Spending

China must increase public spending

China needs to increase government spending to support a slowing economy due to coronavirus shutdowns and a slowdown in the real estate sector, according to the International Monetary Fund.

The policy suggestions came after the fund slashed its growth forecast for China in 2022 to 4.8%, with the report noting that risks to that forecast were “mainly on the downside”.

Economic recovery “lacks balance and momentum has slowed, reflecting rapid withdrawal of fiscal support, lagging consumption amid recurrent Covid-19 outbreaks despite successful vaccination campaign and slowing investment real estate,” the fund said in its annual report on the country’s economy.

“The combination of more frequent epidemics and a zero-Covid tolerance approach has forced China’s economic activity into a stop-and-go pattern” and this could “further delay the recovery of private demand”, according to the report.

The IMF has no reason to expect coronavirus outbreaks to become less frequent this year, Helge Berger, head of the IMF’s China mission, told a news conference ahead of the report’s release. . “That’s one of the main reasons we’ve lowered our guidance for the year,” he said.

Even though more than 80% of China’s population is vaccinated “it’s unclear whether this will allow for the gradual lifting of lockdowns” due to China’s zero-tolerance approach to epidemics, the IMF said in its report. report.

However, Berger refrained from calling on China to change its approach, suggesting instead that Beijing could “continue to refine the lockdown measures”.

The report adds that the Chinese authorities have “recognized that the Covid zero tolerance strategy has an impact on the recovery of private consumption, but have seen its benefits outweigh any economic costs”.

Government spending grew at the slowest pace in nearly two decades last year, suggesting limited fiscal support for an economy that has lost momentum sharply in recent months, with the IMF noting that fiscal policy has become “strongly restrictive” at the beginning of 2021.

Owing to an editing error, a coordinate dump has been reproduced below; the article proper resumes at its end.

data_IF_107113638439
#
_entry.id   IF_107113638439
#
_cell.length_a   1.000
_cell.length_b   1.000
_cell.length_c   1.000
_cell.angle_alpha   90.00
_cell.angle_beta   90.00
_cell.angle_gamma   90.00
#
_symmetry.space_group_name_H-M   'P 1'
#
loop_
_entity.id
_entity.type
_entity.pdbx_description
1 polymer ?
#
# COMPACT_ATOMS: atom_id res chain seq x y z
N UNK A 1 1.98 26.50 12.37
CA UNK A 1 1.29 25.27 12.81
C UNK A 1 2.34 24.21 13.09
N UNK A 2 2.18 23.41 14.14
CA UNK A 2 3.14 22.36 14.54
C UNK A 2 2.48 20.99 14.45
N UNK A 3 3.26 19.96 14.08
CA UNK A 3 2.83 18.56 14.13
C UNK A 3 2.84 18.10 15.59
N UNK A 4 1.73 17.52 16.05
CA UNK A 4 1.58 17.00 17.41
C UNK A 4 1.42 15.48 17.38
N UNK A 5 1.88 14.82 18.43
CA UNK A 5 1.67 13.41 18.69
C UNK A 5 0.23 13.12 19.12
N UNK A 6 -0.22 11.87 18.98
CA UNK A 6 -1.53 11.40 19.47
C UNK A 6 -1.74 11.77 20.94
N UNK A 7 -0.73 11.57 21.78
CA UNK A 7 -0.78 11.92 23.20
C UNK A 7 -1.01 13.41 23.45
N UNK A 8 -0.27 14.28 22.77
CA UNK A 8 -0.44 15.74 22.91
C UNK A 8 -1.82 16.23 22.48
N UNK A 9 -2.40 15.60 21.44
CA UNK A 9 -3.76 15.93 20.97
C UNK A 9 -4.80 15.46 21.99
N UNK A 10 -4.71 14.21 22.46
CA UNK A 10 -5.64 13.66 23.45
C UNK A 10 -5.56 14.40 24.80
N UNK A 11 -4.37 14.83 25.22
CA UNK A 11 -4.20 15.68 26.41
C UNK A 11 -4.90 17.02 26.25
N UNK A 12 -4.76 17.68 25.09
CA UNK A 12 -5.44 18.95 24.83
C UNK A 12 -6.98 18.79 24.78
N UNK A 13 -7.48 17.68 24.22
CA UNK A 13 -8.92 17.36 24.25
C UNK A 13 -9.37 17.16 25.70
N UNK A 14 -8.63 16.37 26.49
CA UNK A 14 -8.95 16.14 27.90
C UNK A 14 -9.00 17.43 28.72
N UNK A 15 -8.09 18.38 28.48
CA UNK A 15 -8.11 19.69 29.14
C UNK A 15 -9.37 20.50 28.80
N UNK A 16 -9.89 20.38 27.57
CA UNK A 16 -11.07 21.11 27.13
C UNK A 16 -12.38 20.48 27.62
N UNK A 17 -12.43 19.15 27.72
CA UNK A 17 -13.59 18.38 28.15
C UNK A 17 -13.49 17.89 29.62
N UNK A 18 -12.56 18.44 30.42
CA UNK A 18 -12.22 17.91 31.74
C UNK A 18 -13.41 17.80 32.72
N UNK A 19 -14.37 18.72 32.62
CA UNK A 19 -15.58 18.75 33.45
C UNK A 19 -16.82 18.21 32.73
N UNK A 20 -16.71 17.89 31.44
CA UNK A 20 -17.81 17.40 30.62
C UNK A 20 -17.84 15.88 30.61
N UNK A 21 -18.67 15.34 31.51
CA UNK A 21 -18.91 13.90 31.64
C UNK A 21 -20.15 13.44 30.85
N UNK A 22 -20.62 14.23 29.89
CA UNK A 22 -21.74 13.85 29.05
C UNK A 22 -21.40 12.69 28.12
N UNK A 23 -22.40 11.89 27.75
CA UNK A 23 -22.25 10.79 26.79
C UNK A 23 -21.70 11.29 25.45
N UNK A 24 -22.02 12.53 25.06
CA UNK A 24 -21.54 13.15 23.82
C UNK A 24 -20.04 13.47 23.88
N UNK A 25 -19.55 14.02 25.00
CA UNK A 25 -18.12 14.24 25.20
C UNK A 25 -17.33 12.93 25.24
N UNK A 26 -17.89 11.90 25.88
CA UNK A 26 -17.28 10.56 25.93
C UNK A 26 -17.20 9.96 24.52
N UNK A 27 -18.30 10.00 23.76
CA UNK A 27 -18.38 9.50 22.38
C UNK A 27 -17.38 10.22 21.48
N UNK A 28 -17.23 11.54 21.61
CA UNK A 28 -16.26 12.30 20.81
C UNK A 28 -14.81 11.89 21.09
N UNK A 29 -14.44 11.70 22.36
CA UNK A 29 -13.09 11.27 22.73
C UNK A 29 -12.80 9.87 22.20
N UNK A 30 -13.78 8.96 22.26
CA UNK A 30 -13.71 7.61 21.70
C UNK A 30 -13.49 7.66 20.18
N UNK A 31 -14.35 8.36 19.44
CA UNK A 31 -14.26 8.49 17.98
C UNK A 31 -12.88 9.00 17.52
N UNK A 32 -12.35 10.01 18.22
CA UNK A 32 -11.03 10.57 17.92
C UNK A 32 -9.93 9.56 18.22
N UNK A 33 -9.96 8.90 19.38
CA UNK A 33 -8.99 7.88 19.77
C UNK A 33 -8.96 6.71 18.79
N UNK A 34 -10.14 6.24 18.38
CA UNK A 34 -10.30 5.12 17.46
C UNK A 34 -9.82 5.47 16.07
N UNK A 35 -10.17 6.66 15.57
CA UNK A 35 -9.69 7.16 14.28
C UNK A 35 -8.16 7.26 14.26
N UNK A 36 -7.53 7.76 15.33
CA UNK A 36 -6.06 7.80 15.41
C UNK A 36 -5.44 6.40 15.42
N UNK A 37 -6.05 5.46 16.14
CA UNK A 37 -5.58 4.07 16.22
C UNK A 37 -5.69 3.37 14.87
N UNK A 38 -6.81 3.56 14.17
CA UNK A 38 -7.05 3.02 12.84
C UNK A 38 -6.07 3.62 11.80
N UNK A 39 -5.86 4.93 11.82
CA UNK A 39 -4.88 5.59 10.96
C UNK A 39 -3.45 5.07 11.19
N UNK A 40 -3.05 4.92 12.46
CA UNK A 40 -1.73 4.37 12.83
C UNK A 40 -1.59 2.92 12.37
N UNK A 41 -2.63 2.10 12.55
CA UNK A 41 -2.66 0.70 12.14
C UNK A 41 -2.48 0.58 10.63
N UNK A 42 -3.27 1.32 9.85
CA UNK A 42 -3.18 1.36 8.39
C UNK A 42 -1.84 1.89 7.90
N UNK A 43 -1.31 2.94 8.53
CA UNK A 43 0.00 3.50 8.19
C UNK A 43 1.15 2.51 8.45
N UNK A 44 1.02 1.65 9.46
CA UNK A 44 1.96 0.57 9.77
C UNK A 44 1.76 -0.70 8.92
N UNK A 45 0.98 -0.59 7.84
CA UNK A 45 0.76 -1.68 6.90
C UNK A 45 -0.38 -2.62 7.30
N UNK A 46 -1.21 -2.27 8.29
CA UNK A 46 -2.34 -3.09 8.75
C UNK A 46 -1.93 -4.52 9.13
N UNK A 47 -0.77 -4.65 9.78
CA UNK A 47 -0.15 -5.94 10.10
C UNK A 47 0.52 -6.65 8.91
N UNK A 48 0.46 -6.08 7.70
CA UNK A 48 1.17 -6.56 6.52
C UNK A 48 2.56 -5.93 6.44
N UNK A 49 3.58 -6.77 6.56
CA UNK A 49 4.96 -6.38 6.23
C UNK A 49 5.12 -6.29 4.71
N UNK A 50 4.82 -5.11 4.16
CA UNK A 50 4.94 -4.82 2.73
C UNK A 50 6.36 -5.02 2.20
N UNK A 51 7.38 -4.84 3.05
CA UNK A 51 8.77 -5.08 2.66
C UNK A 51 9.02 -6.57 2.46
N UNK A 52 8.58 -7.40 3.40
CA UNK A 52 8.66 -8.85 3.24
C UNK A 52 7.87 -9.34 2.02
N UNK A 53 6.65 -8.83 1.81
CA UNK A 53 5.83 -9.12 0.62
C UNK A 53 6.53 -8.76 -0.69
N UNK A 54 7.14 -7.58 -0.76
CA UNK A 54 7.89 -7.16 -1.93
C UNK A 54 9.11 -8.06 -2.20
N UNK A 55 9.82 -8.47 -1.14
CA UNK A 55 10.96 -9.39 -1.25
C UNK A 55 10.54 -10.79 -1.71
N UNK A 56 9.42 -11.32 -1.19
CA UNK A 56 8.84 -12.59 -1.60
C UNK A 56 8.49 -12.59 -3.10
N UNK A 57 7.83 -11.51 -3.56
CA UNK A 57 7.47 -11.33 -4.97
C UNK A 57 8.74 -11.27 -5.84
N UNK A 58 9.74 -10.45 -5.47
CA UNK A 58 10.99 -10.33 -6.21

The fund called on Beijing to bolster fiscal support for the economy by increasing spending on social services, and suggested the government prioritize spending on “targeted direct income support” over investment in infrastructure.

Increased spending on social services would help rebalance the economy towards consumption and the service sector, which “have regressed sharply in 2020 and normalization is expected to have remained slow in 2021,” the report said.

Fund administrators disagreed on whether China should ease monetary policy further, the IMF said, with some backing further monetary stimulus while others said the People’s Bank China should maintain the current accommodative stance.

The PBOC and commercial banks have cut rates and taken other measures this year to support lending and the economy. The central bank has also signaled it will take further action, saying earlier this month that it would open its toolbox to stimulate the economy.

The IMF pointed to China’s real estate sector as the other main reason for cutting its growth forecast. Activity and investment in the sector have slowed sharply due to Beijing’s efforts to reduce debt, with home prices and sales falling for months and a number of property developers defaulting on their debts.

“We see the tensions in the real estate sector continuing. You have to worry about this risk becoming more intensive in the sector and impacting the rest of the economy,” the IMF’s Berger said in an interview ahead of the report’s release.

The fund chastised China for “the lack of a clear, coordinated and well-communicated policy response to the financial stress faced by major property developers.”

The attempt to reduce indebtedness in the housing sector has led to a slowdown in investment, the fund said, calling on Beijing to provide financial support to property developers if tensions in the housing market threaten economic and financial stability.

“A sharper-than-expected slowdown in the real estate sector could trigger a wide range of negative effects on aggregate demand, with negative feedback loops on the financial sector and could generate international spillovers,” the fund said. –Bloomberg